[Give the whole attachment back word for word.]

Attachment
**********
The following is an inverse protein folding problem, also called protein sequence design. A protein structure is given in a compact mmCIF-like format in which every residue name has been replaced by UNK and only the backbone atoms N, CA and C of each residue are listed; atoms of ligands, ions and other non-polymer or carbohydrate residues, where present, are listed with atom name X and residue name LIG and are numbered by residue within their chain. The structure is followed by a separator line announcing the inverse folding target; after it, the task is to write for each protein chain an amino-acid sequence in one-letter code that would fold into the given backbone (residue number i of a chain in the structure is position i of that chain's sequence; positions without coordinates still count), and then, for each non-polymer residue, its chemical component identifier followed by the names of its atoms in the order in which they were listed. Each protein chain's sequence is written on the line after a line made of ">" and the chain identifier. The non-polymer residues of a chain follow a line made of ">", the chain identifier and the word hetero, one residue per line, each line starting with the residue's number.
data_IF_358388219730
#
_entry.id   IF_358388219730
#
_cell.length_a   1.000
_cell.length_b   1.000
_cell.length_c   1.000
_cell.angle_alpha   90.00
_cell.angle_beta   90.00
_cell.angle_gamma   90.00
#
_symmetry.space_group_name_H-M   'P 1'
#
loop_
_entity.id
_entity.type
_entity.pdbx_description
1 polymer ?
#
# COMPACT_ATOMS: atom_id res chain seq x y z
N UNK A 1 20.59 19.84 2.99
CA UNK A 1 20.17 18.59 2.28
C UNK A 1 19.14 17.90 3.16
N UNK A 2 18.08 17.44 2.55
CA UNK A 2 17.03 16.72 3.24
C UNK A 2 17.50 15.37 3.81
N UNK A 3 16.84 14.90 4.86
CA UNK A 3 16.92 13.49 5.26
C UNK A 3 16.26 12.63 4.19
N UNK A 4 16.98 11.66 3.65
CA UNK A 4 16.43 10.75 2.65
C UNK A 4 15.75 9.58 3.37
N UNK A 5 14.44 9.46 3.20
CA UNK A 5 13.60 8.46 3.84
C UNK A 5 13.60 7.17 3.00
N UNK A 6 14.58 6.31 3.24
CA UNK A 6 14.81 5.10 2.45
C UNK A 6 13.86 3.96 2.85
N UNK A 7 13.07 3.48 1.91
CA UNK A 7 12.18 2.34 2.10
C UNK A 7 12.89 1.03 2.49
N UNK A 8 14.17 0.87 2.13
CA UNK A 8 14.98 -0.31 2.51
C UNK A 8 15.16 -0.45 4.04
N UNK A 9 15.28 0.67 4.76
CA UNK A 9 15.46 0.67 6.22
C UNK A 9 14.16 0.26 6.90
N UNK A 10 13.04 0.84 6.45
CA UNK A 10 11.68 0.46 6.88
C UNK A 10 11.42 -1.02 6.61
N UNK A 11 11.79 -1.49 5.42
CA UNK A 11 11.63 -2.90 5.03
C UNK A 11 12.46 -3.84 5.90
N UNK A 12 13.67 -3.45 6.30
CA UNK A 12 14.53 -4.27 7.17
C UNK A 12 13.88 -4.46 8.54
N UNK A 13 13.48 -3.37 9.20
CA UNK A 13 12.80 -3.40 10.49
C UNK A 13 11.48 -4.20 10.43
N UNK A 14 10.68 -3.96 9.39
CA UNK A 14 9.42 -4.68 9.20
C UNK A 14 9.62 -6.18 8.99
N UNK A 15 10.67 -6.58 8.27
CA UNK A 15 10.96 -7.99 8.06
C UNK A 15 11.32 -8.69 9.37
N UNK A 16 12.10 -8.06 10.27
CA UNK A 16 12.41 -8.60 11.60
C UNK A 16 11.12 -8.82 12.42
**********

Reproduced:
The following is an inverse protein folding problem, also called protein sequence design. A protein structure is given in a compact mmCIF-like format in which every residue name has been replaced by UNK and only the backbone atoms N, CA and C of each residue are listed; atoms of ligands, ions and other non-polymer or carbohydrate residues, where present, are listed with atom name X and residue name LIG and are numbered by residue within their chain. The structure is followed by a separator line announcing the inverse folding target; after it, the task is to write for each protein chain an amino-acid sequence in one-letter code that would fold into the given backbone (residue number i of a chain in the structure is position i of that chain's sequence; positions without coordinates still count), and then, for each non-polymer residue, its chemical component identifier followed by the names of its atoms in the order in which they were listed. Each protein chain's sequence is written on the line after a line made of ">" and the chain identifier. The non-polymer residues of a chain follow a line made of ">", the chain identifier and the word hetero, one residue per line, each line starting with the residue's number.
data_IF_358388219730
#
_entry.id   IF_358388219730
#
_cell.length_a   1.000
_cell.length_b   1.000
_cell.length_c   1.000
_cell.angle_alpha   90.00
_cell.angle_beta   90.00
_cell.angle_gamma   90.00
#
_symmetry.space_group_name_H-M   'P 1'
#
loop_
_entity.id
_entity.type
_entity.pdbx_description
1 polymer ?
#
# COMPACT_ATOMS: atom_id res chain seq x y z
N UNK A 1 20.59 19.84 2.99
CA UNK A 1 20.17 18.59 2.28
C UNK A 1 19.14 17.90 3.16
N UNK A 2 18.08 17.44 2.55
CA UNK A 2 17.03 16.72 3.24
C UNK A 2 17.50 15.37 3.81
N UNK A 3 16.84 14.90 4.86
CA UNK A 3 16.92 13.49 5.26
C UNK A 3 16.26 12.63 4.19
N UNK A 4 16.98 11.66 3.65
CA UNK A 4 16.43 10.75 2.65
C UNK A 4 15.75 9.58 3.37
N UNK A 5 14.44 9.46 3.20
CA UNK A 5 13.60 8.46 3.84
C UNK A 5 13.60 7.17 3.00
N UNK A 6 14.58 6.31 3.24
CA UNK A 6 14.81 5.10 2.45
C UNK A 6 13.86 3.96 2.85
N UNK A 7 13.07 3.48 1.91
CA UNK A 7 12.18 2.34 2.10
C UNK A 7 12.89 1.03 2.49
N UNK A 8 14.17 0.87 2.13
CA UNK A 8 14.98 -0.31 2.51
C UNK A 8 15.16 -0.45 4.04
N UNK A 9 15.28 0.67 4.76
CA UNK A 9 15.46 0.67 6.22
C UNK A 9 14.16 0.26 6.90
N UNK A 10 13.04 0.84 6.45
CA UNK A 10 11.68 0.46 6.88
C UNK A 10 11.42 -1.02 6.61
N UNK A 11 11.79 -1.49 5.42
CA UNK A 11 11.63 -2.90 5.03
C UNK A 11 12.46 -3.84 5.90
N UNK A 12 13.67 -3.45 6.30
CA UNK A 12 14.53 -4.27 7.17
C UNK A 12 13.88 -4.46 8.54
N UNK A 13 13.48 -3.37 9.20
CA UNK A 13 12.80 -3.40 10.49
C UNK A 13 11.48 -4.20 10.43
N UNK A 14 10.68 -3.96 9.39
CA UNK A 14 9.42 -4.68 9.20
C UNK A 14 9.62 -6.18 8.99
N UNK A 15 10.67 -6.58 8.27
CA UNK A 15 10.96 -7.99 8.06
C UNK A 15 11.32 -8.69 9.37
N UNK A 16 12.10 -8.06 10.27
CA UNK A 16 12.41 -8.60 11.60
C UNK A 16 11.12 -8.82 12.42